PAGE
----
A Tainted 10 for the U.S.?-PRO

Fall Line

Thanks to outstanding efforts from Bode and the boarders, plus the usual clutch performances in freestyle, the U.S. reached its lofty goal of winning 10 medals at the Salt Lake Olympics¿four more than at Nagano in 1998. It's true that besides Bode Miller, the alpine squad came out flat. But that disappointment shouldn't distract us from what's been accomplished¿and what can be accomplished.

For the U.S., where one group failed, another stepped up¿and that's the definition of a team. The freestyle squad did what it always does: deliver. They showed the alpine team what it takes to win medals: three or four legit contenders in each event, not one or two.

Some sniped that four of the snowboard medalists aren't "official" members of the U.S. team, and that's technically correct. But the team deserves credit for opening its program to all comers. Meanwhile, U.S. cross-country skiers had their best results since the days of Bill Koch. And the nordic combined racers just missed their first-ever medal.

Anything can happen in a one-shot crapshoot such as the Olympics. Just ask Switzerland: The world's second strongest alpine team collected half as many medals as the U.S. The most important gauge of the alpine team, and indeed all U.S. efforts, should be the season-long World Cup. And the alpine team is headed in the right direction.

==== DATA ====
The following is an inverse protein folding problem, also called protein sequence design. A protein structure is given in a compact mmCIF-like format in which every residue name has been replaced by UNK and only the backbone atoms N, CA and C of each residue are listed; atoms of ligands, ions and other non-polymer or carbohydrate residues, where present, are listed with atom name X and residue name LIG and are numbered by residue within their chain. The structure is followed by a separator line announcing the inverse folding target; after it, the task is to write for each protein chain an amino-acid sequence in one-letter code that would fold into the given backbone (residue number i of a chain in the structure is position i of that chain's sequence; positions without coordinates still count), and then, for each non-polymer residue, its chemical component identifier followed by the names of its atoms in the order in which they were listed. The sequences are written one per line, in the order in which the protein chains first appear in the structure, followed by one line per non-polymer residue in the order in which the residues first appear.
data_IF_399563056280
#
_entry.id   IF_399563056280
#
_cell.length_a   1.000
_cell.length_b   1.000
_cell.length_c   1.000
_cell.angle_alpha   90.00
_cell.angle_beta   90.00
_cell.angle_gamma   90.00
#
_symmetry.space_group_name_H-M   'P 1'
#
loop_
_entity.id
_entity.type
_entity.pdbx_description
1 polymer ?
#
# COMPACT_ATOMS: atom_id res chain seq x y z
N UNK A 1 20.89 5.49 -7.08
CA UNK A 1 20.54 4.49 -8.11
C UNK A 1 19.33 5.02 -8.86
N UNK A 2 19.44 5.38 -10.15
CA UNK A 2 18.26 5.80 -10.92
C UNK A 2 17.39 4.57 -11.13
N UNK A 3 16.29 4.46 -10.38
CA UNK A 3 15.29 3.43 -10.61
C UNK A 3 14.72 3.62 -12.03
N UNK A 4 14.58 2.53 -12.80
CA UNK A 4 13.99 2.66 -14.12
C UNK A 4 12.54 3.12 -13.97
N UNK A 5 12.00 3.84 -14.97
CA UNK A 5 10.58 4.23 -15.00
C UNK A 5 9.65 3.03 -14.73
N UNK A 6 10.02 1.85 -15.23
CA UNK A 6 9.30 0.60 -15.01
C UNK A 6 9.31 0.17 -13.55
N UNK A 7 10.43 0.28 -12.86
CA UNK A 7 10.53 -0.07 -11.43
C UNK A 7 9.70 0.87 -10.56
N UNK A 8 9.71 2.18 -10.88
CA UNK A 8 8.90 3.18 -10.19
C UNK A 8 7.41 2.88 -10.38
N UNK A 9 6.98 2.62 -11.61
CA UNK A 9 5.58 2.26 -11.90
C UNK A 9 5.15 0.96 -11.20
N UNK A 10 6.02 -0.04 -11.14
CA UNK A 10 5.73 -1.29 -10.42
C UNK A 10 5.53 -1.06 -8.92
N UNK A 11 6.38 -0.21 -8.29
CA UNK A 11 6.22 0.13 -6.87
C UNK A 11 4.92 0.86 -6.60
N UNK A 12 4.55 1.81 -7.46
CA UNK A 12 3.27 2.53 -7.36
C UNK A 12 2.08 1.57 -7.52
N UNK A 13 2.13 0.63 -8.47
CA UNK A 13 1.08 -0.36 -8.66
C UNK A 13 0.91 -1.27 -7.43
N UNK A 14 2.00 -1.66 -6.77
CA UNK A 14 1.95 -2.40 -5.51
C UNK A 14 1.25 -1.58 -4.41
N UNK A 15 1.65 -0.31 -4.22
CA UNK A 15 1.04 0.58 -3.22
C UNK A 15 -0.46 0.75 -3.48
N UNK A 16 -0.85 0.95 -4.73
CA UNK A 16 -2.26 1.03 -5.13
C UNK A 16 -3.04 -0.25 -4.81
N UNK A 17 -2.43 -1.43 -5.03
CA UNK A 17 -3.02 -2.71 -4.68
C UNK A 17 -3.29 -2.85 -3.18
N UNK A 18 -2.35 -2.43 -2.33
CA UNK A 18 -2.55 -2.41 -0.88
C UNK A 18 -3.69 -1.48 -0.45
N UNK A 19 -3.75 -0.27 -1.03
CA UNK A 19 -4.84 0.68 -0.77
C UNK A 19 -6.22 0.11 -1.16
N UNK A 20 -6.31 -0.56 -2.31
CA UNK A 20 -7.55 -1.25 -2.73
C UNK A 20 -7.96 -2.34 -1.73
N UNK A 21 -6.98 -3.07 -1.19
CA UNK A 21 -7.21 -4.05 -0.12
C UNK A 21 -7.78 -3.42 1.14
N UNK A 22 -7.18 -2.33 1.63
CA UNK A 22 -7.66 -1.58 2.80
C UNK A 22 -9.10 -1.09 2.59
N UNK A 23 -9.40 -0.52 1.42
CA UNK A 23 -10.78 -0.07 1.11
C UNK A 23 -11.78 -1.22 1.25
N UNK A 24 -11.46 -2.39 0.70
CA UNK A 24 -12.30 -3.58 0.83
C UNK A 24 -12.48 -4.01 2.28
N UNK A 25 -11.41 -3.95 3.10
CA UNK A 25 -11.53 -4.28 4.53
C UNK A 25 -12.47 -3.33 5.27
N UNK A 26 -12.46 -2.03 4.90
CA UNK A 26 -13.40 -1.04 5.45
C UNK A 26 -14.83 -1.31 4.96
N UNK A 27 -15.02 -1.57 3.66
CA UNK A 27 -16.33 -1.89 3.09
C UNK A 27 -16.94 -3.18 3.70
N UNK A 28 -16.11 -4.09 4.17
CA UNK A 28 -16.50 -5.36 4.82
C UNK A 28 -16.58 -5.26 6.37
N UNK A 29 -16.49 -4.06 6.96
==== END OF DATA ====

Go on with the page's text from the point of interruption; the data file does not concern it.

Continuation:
The U.S. finished sixth for the second straight year in the SKI Magazine Nations Cup and increased its points by 20 percent. Those finishes, while still miles behind Austria, represent the team's best results since 1985. Miller skied to fourth overall and second in the slalom, while Kristina Koznick, who skis as an independent, also was second in the slalom. (Memo to management: finding a way to bring Koznick back into the fold will make you look smart.)

The team's Park City headquarters has never been better. The entire organization now focuses on winning, and landing the resources needed to succeed. In the end, setting the goal of 10 medals may have been more important than attaining it. Just don't try telling that to Bill Marolt.